In 1832, appeared "Characteristics of Women, Moral, Poetical, and Historical;" in many respects this is the best and most finished production of Mrs. Jameson's genius. "Visits and Sketches at Home and abroad; with Tales and Miscellanies," was published in 1834; and soon afterwards, "Memoirs of the Levee of the Poets," &c., appeared. In the autumn of 1839, Mrs. Jameson visited America; going directly from New York to Toronto, Upper Canada, where she passed the winter. Her husband had been stationed for many years in Canada; she had net seen him since her marriage; it has been said that they parted at the altar; but the painful circumstance that they only met as acquaintances, not even as friends, was too well known to require an apology for stating it here. Yet we would not allude to this but for the sake of correcting the false impressions which some of her late works leave on the mind to mislead the judgment of young readers. "Winter Studies and Summer Rambles," is the title of the work published in 1842, in which Mrs. Jameson records her observations on Canada and the United States, as far as she travelled. The shadow over these original and spirited pictures is — unhappiness in wedded life! Everywhere she finds marriage a slavery, a sin, or a sorrow. The shaft in her own bosom she plants in that of every other married pair; like a person afflicted with a painful disease, she hears only of the afflicted, and fancies the world to be a hospital of incurables. As we observed in the beginning, the cloud over her early life has darkened her spirit. She has, naturally, a love for the innocent and the pure, — is a true woman in her warm sympathies with her sex, and had she been fortunate (like Mrs. Howitt) in the connexion which possessed for her, as it does for the noblest and purest of both sexes, the holiest elements of happiness and the best opportunities of self-improvement, she would have been a shining light in the onward movement of Christian civilization; she would have devoted her heart and her genius to the True and the Good, instead of bowing her woman's soul to man's philosophy, and deifying the worship of the Beautiful in Art. In this work — "Winter Studies," &c., Mrs. Jameson, commenting on the gratitude due these great and pure men, who work out the intellectual and spiritual good of mankind, closes thus: — "Such was the example left by Jesus Christ — such a man was Shakspeare — such a man was Goethe!" To understand the depth of this moral bewilderment, which could class Goethe with the Saviour, we will insert from the volume which contains the shocking comparison, her own account of the last mental effort of her German idol.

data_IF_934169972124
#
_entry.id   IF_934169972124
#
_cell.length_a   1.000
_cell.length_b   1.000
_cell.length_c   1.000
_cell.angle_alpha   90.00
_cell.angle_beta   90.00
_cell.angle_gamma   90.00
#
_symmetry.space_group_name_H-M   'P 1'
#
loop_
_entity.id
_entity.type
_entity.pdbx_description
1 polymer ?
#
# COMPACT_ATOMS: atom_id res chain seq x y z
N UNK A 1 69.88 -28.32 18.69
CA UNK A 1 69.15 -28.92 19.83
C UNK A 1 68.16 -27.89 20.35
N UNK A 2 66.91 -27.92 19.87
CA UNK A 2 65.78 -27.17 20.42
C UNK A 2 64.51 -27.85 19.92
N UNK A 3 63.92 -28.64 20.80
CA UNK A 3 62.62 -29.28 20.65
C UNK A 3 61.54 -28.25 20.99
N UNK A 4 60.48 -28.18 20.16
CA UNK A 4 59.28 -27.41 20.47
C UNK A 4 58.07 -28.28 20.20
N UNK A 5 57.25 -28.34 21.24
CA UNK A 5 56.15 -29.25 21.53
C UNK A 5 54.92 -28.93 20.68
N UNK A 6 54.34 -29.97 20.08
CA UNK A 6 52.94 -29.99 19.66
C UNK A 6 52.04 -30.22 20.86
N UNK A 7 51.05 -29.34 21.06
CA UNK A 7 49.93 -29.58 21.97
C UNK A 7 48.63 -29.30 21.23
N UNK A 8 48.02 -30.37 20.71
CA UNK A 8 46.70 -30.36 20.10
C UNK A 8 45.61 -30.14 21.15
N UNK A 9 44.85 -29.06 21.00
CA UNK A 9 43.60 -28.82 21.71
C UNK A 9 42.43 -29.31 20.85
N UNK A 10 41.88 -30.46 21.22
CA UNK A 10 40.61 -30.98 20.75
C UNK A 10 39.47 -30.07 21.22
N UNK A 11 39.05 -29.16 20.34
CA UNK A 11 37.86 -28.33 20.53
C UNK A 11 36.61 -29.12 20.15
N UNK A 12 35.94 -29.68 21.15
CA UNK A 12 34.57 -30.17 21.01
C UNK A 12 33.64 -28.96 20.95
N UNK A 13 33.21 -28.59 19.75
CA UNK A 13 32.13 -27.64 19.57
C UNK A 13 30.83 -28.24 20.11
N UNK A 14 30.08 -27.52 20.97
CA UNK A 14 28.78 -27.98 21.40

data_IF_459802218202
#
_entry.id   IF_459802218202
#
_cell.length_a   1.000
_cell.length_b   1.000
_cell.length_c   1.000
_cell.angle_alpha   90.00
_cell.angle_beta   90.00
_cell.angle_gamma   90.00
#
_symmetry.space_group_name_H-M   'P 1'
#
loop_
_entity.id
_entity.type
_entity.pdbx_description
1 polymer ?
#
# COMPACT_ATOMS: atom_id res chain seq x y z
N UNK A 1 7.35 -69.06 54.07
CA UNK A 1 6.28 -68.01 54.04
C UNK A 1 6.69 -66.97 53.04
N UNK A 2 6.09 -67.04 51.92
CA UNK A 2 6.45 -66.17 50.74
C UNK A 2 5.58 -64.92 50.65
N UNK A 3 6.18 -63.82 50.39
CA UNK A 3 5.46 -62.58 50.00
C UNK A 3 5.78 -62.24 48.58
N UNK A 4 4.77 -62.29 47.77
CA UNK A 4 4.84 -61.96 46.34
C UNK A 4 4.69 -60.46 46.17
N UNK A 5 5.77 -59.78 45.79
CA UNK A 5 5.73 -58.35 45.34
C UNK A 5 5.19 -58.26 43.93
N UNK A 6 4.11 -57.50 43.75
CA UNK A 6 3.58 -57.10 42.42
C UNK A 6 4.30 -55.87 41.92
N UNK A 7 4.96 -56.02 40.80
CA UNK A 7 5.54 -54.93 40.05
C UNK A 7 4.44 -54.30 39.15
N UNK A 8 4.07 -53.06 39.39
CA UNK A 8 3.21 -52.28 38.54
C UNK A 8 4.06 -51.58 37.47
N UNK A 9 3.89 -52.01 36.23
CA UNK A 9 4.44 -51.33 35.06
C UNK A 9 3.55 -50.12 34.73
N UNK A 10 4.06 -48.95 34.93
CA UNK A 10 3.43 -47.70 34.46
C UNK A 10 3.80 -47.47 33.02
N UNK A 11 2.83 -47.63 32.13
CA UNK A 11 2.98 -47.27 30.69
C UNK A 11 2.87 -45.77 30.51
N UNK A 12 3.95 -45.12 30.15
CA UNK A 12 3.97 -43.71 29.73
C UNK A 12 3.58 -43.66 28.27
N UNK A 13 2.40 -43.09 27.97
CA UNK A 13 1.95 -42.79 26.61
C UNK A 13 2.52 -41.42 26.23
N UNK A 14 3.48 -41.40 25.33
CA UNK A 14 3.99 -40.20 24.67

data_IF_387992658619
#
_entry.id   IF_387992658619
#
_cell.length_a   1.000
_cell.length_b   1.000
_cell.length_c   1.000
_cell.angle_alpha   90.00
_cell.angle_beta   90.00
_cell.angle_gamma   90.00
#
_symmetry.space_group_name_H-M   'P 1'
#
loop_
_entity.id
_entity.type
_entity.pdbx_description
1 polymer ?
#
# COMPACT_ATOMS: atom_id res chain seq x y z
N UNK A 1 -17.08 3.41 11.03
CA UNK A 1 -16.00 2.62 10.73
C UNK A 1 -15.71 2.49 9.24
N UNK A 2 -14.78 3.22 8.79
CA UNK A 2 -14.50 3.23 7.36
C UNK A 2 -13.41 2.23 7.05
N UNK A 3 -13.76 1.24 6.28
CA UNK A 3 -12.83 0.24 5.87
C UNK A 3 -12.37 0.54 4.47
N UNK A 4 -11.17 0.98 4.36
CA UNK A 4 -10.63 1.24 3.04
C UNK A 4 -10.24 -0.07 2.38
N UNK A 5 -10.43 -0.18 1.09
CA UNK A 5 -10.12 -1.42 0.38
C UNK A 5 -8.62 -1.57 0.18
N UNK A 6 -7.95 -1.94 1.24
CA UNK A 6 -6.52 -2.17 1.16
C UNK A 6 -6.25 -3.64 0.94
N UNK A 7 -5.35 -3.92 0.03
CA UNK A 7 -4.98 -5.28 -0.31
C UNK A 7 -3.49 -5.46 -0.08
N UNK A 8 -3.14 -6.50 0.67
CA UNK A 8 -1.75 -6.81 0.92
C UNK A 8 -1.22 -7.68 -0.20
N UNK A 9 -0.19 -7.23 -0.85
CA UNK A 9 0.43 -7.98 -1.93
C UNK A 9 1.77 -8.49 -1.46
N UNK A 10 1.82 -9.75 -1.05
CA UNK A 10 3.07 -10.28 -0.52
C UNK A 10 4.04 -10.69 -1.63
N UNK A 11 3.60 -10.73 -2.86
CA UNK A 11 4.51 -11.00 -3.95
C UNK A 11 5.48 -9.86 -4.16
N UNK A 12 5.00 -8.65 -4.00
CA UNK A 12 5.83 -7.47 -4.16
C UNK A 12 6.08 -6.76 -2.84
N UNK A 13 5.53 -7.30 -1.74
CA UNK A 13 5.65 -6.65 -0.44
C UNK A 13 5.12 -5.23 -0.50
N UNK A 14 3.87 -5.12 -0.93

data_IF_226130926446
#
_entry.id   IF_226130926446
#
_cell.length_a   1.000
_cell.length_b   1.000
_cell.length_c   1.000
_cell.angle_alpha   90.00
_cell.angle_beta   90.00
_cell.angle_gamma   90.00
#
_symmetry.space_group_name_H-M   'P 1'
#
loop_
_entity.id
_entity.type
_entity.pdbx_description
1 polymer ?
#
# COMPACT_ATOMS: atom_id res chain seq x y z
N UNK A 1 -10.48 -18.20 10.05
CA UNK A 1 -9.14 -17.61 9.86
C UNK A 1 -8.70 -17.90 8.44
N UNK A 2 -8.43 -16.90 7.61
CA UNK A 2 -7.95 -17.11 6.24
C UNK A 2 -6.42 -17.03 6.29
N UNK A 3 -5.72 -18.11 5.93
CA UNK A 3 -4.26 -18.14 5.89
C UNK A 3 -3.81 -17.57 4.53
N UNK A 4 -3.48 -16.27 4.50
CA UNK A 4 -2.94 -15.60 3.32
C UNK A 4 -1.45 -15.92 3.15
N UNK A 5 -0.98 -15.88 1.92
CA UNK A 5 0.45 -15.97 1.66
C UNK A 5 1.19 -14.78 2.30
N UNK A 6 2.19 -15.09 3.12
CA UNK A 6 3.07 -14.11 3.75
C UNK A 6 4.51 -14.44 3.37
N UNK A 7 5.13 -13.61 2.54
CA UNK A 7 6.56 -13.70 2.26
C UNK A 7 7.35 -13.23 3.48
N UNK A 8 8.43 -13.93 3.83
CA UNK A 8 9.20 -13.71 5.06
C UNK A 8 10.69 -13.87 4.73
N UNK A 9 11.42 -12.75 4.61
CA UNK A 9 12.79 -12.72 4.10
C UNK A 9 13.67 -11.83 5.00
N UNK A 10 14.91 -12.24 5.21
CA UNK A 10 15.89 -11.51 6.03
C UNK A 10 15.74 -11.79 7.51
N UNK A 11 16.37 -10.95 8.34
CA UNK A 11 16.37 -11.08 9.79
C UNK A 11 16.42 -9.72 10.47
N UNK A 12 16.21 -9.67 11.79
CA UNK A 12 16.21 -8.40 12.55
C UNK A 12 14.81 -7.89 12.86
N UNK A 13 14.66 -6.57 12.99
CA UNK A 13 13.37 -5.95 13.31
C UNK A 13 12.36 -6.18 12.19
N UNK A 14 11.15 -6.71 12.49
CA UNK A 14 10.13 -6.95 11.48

"The second part of the Faust occupied Goethe during the last years of his life; he finished it at the age of eighty-two. On completing it, he says, 'Now I may consider the remainder of my existence as a free gift, and it is indifferent whether I do any thing or not;' as if he had considered his whole former life as held conditionally, binding him to execute certain objects to which he believed himself called. He survived the completion of the Faust only one year.

"The purport of the second part of Faust has puzzled many German and English scholars, and in Germany there are already treatises and commentaries on it, as on the Divina Commedia. I never read it, and if I had, would not certainly venture an opinion 'where doctors disagree;' but I recollect that Von Hammer once gave me, in his clear, animated manner, a comprehensive analysis of this wonderful production — that is, according to his own interpretation of it. 'I regard it,' said he, 'as being from beginning to end a grand poetical piece of irony on the whole universe, which is turned, as it were, wrong side out. In this point of view I understand it; in any other point of view it appears to me incomprehensible.'"

The next work of Mrs. Jameson was "Sacred and Legendary Art," two volumes, published in London in 1848, in which the peculiar tastes and talents of the authoress had a fine scope, and deserve what has been freely awarded her, high praise. The sequel, "Legends of the Monastic Orders," one volume, published in 1850, is tinctured with the same false views noticed in some of her previous works. She seems quite inclined to forgive, if not to justify, all the profligacy, ignorance, and errors which monkery engendered and entailed on the Christian world — because these institutions preserved and ennobled works of art! As an author there is a false air of eloquence thrown over some of her writings, even where simplicity would be more suitable. Generally, in her descriptive passages, there is something pantomimic, theatric, unreal; everything figures in a scenic manner. She is, no doubt, a sincere lover of pictures, probably understands them better than most connoisseurs, but readers tire of "Raphaels and Correggios," when too often thrown in their faces, and call them "stuff."

Now that we have honestly stated what we do not like in Mrs. Jameson's books, we are happy to dwell on their merits, and the many commendable qualities of the authoress, which these suggest. She has an earnest and loving admiration for genius, a discriminating sense of the benefits it confers upon the world, and an unselfish eagerness to point cut its merits and services. All this is seen in her very pleasing descriptions of the many celebrated men and women she had encountered. She has a deep sense of the dignity of her own sex; she seeks to elevate woman, and many of her reflections on this subject are wise and salutary. We differ from her views in some material points, but we believe her sincerely devoted to what she considers the way of improvement. Of her extraordinary talents there can be no doubt.